Amongst the most significant differences standing between Sunni and Shia is the fact that the mainstream Shia uphold the divinity of 12 imams to which they ascribe powers, privileges, and attributes that belong only to Allah, the Glorious. Shia believe these 12 Imams to be infallible and incapable of committing error. They believe that these 12 imams are all-knowledgeable, all-powerful, perfect, possessing of supernatural powers, and stand in control of the Universe and all of creation. They believe that these Imams are superior to and hold a higher rank than Prophets. Shia also direct many acts of worship to these imams ranging from supplications, sacrifices, and seeking their aid. These acts contradict Islam’s main teaching, which states that there is none worthy of worship and veneration expect the One God, who stands in control of everything with no partners and is the only One that knows the Unseen. The act of ascribing partners to Allah is the biggest sin in Islam and the only sin that would not be forgiven by God if one dies in that state without repenting.
While Shia consider Ahlul Bayt (the family of Prophet Muhammad peace be upon him) above and beyond everyone else in a supernatural, divine way, Sunnis only highly respect the Muslim and righteous of them, and do not ascribe any divine powers to them; as they were only human beings, and thus are unworthy of the worship and veneration owed to Allah Alone.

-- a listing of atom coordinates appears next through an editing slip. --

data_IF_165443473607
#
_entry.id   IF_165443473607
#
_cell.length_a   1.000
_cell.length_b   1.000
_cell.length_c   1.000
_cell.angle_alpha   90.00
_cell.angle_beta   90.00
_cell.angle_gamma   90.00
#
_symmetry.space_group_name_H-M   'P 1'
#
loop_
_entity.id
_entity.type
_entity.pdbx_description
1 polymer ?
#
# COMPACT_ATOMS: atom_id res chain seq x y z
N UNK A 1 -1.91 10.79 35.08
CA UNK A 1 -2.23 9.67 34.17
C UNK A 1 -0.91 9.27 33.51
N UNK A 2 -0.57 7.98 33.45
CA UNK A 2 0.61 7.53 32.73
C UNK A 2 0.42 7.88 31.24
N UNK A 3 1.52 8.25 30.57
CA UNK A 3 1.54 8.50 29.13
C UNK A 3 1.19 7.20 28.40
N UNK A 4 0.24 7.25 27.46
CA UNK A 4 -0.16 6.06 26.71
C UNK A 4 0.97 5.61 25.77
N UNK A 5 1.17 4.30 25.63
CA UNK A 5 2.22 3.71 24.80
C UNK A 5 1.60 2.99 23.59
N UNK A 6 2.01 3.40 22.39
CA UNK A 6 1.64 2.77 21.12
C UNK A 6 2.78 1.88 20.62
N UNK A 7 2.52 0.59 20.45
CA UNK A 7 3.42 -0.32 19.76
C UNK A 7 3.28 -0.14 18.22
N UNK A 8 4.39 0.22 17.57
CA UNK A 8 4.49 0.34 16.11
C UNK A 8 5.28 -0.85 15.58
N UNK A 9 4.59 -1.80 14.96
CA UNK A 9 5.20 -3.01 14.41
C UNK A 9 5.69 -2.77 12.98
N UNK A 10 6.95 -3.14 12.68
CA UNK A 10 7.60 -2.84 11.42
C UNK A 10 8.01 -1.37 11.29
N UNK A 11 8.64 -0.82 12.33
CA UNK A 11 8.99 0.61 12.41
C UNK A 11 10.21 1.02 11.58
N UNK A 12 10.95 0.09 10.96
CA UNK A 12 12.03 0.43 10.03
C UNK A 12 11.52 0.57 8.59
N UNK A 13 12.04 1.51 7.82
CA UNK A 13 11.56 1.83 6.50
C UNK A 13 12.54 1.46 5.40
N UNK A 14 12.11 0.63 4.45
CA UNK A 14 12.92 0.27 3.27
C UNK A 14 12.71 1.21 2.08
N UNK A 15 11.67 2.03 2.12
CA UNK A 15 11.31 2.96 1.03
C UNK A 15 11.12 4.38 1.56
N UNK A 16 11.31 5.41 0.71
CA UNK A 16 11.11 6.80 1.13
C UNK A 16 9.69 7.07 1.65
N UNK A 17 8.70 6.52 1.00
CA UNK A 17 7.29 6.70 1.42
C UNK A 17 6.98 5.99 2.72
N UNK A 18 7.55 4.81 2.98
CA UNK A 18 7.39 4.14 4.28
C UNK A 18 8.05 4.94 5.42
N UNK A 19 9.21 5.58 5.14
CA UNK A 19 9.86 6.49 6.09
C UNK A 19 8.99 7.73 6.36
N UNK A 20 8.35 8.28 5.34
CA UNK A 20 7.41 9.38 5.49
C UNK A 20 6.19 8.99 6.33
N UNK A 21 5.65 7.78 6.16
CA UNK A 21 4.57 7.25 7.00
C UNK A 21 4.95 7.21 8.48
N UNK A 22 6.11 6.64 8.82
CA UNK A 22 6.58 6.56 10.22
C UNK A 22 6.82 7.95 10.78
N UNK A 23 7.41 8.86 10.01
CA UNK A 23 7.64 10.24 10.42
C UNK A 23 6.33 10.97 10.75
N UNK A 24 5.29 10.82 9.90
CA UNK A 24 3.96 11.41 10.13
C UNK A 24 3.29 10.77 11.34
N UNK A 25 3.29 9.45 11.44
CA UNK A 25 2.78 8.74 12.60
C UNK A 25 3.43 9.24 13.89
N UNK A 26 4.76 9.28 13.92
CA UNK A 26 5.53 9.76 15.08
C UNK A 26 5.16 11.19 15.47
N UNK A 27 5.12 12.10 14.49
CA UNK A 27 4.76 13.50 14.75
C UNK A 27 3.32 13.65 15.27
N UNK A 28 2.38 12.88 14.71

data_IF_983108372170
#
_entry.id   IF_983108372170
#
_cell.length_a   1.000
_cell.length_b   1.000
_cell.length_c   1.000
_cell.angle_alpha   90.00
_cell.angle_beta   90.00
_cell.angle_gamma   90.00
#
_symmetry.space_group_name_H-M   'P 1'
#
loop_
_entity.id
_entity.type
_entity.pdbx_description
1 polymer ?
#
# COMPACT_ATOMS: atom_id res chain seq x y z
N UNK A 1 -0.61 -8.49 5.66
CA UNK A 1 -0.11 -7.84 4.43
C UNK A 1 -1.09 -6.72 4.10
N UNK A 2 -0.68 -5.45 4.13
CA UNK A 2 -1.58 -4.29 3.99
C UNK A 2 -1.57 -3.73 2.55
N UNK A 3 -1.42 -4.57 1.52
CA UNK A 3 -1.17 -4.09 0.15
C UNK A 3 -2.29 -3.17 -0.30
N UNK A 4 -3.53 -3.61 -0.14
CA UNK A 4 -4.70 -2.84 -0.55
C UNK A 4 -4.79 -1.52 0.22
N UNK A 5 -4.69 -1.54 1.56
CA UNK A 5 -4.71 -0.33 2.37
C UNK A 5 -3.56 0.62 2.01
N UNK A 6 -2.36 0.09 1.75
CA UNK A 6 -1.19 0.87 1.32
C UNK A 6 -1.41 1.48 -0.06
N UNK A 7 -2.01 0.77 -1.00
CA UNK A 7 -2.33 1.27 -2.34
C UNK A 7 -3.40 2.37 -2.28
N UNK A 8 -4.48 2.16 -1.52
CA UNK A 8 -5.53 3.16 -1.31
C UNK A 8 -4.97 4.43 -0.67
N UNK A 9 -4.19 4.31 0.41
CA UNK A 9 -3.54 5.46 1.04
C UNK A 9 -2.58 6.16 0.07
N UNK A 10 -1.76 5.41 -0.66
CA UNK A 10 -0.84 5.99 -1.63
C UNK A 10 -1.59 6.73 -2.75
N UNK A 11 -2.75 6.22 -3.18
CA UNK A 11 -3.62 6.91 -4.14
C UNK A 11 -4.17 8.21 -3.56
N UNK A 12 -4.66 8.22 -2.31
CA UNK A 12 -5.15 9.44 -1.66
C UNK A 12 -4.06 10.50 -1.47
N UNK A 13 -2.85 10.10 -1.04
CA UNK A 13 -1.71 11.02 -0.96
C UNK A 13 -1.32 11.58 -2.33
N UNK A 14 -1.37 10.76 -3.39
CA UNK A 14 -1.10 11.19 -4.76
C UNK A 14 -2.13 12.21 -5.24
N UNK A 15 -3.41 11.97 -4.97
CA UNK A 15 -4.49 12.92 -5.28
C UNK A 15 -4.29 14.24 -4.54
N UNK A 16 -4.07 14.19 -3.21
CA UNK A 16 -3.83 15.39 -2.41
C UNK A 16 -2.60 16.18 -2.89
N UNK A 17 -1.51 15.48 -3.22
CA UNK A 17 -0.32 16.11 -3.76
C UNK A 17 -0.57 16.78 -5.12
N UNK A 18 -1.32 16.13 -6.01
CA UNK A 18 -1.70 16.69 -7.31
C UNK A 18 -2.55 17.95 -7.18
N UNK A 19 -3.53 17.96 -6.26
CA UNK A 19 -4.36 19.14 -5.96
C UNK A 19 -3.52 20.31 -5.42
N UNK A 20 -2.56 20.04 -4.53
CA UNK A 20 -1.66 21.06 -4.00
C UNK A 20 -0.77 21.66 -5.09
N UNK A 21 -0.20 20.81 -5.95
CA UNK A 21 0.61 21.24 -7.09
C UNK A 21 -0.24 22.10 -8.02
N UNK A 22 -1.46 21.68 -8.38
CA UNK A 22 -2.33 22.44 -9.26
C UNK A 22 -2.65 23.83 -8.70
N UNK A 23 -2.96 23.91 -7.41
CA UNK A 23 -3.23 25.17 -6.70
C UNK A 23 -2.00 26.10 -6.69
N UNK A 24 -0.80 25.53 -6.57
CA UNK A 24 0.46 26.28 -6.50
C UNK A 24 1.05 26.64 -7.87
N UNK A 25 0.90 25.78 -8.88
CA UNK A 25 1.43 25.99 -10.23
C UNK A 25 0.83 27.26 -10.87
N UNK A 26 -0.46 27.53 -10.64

Another bizarre belief of the Shia is that they do not consider many of the Sahabah (the companions of Prophet Muhammad peace be upon him) to be true Muslims, including the famous Sahabah. They consider them defectors from the folds of Islam. Shia bear hate and animosity towards them and even slander them. They claim that only seven of these companions stayed within the folds of Islam, with the rest qualifying as disbelievers or hypocrites.
Shiites reject the Sunnah (the tradition, teachings, and practice of the Prophet) because the companions of the Prophet were the ones that passed down the teachings to the next generations. Sunnis, on the other hand, respect, and love all of the Prophet’s companions–including Ali and his two sons Hassan and Hussein peace be upon them. The Holy Quran affirms the virtue and status of the companions of the Prophet, this owing to the fact that Allah the Glorious was pleased with them as stated in the Holy Quran.
Another major difference between the Sunni and Shia beliefs lies in the Shiite’s claim that the Holy Quran of our time is deficient and has not been preserved properly. The Shia believe in a book called the ‘Tablet of Fatimah’ that is supposedly three times larger than the Holy Quran. They claim this book was revealed to Fatimah, the daughter of the Prophet, after his death, and references the upcoming Imams. The Shia believe that this Book is with the Mahdi, who has been hiding for the past 900 years and will come forth to present its text at the end of times. They believe that the Mahdi is Ali himself.
Sunnis, on the other hand, believe in the One and Only Holy Quran, which was revealed to Prophet Muhammad as the last and final Scripture to mankind. The same One that is read by hundreds of millions of Muslims around the globe, in which is stated the verbatim word of God and will never change. The Holy Quran states that God took it upon Himself to preserve and safeguard His Final Book from any man-made modifications, such as those that occurred to the previous Books, the Gospel and Torah.
These foreign concepts were invented by certain Shia followers who were not able to find any Verses in the Holy Quran to support their strange foreign views.